Then, the obtained granulated material was charged in a combustible gas flame from propane:oxygen=10 Nm3/h:20 Nm3/h under a condition of a flow rate of 40 m/s, thermally sprayed into water to be quenched, recovered from the water, dried, and thereafter classified to produce ferrite particles (carrier core material). The average sphericity, apparent density and fluidity of the carrier core material were measured as in Example 1. The results are shown in Table 1.

The carrier core material, as in Example 1, was coated with the resin, baked, and magnetically separated to produce a ferrite carrier H. The average particle size and the magnetic property of the ferrite carrier H were measured as in Example 1. The results are shown in Table 1. The charge quantity and the resistance were measured as in Example 1. The results are shown in Table 2 and Table 3.

Comparative Example 3

A granulated material was obtained as in Example 4, but with an average particle size of 32 μm under an altered classification condition.

Then, the obtained granulated material was sintered in an electric furnace at a temperature of 1,350° C. in an oxygen concentration of 0.1%. The sintered material was disintegrated, and classified to produce ferrite particles (carrier core material). The average sphericity, apparent density and fluidity of the carrier core material were measured as in Example 1. The results are shown in Table 1.

The carrier core material, as in Example 1, was coated with the resin, baked, and magnetically separated to produce a ferrite carrier I. The average particle size and the magnetic property of the ferrite carrier I were measured as in Example 1. The results are shown in Table 1. The charge quantity and the resistance were measured as in Example 1. The results are shown in Table 2 and Table 3.

Comparative Example 4

A granulated material was obtained as in Example 1, but with an average particle size of 30 μm under an altered classification condition.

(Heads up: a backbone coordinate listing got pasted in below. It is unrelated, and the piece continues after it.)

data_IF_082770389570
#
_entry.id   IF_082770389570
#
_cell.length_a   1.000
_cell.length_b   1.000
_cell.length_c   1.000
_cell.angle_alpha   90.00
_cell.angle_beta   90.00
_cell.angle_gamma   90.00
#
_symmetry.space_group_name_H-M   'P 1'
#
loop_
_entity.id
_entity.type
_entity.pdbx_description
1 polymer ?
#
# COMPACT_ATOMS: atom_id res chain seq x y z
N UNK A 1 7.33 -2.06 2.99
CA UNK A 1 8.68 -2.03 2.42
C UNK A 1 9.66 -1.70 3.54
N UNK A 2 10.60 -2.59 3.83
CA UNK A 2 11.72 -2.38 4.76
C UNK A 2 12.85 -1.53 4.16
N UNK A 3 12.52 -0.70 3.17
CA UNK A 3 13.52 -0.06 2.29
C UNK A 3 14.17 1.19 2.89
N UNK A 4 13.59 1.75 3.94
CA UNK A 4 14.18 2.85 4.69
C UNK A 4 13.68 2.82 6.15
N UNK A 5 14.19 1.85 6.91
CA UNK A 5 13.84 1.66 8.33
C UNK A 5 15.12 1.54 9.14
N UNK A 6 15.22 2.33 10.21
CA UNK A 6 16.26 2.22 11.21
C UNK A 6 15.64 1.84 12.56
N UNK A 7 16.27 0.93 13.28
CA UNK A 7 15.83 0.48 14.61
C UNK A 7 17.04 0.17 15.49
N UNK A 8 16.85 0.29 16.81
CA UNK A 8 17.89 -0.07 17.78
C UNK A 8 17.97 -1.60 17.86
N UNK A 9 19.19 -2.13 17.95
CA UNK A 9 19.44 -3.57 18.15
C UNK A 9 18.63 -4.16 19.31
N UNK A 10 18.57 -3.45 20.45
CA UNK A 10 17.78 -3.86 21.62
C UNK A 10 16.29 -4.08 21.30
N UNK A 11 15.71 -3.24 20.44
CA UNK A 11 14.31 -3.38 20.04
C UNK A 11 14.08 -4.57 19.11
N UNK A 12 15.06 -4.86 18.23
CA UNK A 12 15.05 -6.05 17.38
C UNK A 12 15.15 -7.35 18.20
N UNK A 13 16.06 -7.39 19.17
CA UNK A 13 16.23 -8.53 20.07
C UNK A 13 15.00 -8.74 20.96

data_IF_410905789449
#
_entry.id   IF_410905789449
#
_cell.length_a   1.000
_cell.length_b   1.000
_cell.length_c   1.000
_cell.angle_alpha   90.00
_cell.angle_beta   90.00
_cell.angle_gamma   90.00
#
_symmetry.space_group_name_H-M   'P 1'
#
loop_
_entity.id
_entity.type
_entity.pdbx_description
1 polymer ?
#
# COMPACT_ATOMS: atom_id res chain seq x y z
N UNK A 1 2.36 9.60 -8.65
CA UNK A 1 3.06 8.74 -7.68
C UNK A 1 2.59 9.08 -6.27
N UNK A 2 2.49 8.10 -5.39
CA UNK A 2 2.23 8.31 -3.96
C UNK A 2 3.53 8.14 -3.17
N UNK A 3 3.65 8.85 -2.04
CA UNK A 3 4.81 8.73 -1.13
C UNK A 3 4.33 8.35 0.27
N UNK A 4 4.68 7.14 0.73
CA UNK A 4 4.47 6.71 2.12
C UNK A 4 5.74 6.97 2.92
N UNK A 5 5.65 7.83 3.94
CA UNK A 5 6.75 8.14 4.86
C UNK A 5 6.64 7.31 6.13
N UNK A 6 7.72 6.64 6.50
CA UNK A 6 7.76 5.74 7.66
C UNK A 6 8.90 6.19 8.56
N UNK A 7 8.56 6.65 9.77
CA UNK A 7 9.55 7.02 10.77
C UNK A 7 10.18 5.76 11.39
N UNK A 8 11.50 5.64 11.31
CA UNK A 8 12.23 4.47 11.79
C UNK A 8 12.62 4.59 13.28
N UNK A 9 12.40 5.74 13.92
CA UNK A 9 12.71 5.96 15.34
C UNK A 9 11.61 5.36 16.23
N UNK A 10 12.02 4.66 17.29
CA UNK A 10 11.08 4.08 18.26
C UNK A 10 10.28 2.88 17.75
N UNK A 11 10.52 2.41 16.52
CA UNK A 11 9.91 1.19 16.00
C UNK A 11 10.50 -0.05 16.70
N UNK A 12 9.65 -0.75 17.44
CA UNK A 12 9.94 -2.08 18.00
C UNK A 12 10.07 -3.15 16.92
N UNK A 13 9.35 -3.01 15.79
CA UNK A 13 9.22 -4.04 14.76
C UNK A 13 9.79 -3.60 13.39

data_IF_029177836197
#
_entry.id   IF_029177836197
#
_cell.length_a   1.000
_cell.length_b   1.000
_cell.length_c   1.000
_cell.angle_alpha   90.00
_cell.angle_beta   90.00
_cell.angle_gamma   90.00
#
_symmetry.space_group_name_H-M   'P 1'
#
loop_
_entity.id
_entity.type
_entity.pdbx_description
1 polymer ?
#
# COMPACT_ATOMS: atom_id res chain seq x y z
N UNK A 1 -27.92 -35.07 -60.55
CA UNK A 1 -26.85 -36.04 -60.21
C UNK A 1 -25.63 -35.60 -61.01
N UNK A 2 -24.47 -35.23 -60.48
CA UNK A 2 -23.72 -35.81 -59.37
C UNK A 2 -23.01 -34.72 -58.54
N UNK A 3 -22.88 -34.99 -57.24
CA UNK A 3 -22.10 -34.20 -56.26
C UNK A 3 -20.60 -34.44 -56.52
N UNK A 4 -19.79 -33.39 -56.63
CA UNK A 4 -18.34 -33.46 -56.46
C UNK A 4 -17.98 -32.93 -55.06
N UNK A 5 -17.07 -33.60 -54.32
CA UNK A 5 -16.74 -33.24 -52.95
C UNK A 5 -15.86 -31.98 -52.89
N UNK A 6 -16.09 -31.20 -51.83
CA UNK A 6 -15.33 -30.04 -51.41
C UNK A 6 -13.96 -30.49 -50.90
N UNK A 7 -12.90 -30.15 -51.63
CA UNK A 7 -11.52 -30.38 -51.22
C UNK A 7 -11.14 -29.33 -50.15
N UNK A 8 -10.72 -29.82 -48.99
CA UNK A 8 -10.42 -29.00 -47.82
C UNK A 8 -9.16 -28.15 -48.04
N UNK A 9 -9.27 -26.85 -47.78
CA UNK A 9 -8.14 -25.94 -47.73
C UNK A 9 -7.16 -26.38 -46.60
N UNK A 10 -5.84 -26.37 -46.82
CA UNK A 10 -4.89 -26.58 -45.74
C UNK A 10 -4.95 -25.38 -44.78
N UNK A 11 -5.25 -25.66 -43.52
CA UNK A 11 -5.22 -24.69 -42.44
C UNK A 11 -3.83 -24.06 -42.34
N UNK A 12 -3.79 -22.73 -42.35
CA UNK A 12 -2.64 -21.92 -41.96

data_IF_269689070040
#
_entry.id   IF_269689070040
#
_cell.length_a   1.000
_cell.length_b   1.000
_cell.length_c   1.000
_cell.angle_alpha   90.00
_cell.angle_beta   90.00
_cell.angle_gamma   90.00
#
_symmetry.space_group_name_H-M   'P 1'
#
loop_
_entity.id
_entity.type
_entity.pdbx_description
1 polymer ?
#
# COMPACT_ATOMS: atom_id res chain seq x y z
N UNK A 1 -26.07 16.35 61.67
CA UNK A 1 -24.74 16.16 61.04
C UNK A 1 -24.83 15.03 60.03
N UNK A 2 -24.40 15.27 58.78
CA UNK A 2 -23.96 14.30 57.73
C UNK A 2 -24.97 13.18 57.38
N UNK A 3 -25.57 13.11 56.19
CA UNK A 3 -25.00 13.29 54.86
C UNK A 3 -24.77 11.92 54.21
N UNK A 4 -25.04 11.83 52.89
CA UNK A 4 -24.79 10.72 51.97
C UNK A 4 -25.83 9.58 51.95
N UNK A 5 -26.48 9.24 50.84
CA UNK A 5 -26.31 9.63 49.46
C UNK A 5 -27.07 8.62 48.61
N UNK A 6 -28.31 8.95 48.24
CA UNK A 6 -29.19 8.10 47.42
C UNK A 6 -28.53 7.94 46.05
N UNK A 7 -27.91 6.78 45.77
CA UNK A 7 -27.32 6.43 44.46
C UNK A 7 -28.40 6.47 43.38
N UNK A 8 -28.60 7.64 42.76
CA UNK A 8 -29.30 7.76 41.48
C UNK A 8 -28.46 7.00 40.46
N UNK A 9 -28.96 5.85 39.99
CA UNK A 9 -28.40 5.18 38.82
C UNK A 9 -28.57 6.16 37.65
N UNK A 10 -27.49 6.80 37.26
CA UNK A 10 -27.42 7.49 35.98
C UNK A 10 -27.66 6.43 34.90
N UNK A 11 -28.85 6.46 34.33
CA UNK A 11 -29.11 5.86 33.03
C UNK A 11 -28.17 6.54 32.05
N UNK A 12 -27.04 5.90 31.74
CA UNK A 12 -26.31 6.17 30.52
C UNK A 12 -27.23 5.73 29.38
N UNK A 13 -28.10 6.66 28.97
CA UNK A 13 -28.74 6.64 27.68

Then, the obtained granulated material was sintered in an electric furnace at a temperature of 1,200° C. in an oxygen concentration of 0.1%. The sintered material was disintegrated, and classified to produce ferrite particles (carrier core material). The average sphericity, apparent density and fluidity of the carrier core material were measured as in Example 1. The results are shown in Table 1.

The carrier core material, as in Example 1, was coated with the resin, baked, and magnetically separated to produce a ferrite carrier J. The average particle size and the magnetic property of the ferrite carrier J were measured as in Example 1. The results are shown in Table 1. The charge quantity and the resistance were measured as in Example 1. The results are shown in Table 2 and Table 3.

TABLE 1
Carrier core material Resin-coated carrier
Apparent Average Magnetic
Physical property Average density Fluidity particle size property
measurement results sphericity (g/cm3) (S) (μm) (Am2/kg)
Example 1 Carrier A 1.05 2.69 23.1 32 73
Example 2 Carrier B 1.05 2.62 29.8 27 74
Example 3 Carrier C 1.02 2.67 24.3 35 73
Example 4 Carrier D 1.06 2.73 27.2 33 93
Example 5 Carrier E 1.06 2.77 28.7 40 74
Example 6 Carrier F 1.04 2.65 27.5 39 74
Comparative Carrier G 1.36 2.34 37.6 40 73
Example 1
Comparative Carrier H 1.05 1.97 no flowing 34 35
Example 2
Comparative Carrier I 1.34 2.31 38.2 29 92
Example 3
Comparative Carrier J 1.29 2.18 40.6 27 72
Example 4

TABLE 2
Charge quantity measurement results (unit: μc/g)
0.5 hr 1 hr 5 hr 10 hr 24 hr 48 hr Initial changing rate
Example 1 Carrier A 24.4 21.4 23.6 25.2 27.1 26.8 1.1
Example 2 Carrier B 22.5 23.6 22.8 24.2 27.3 27.4 1.2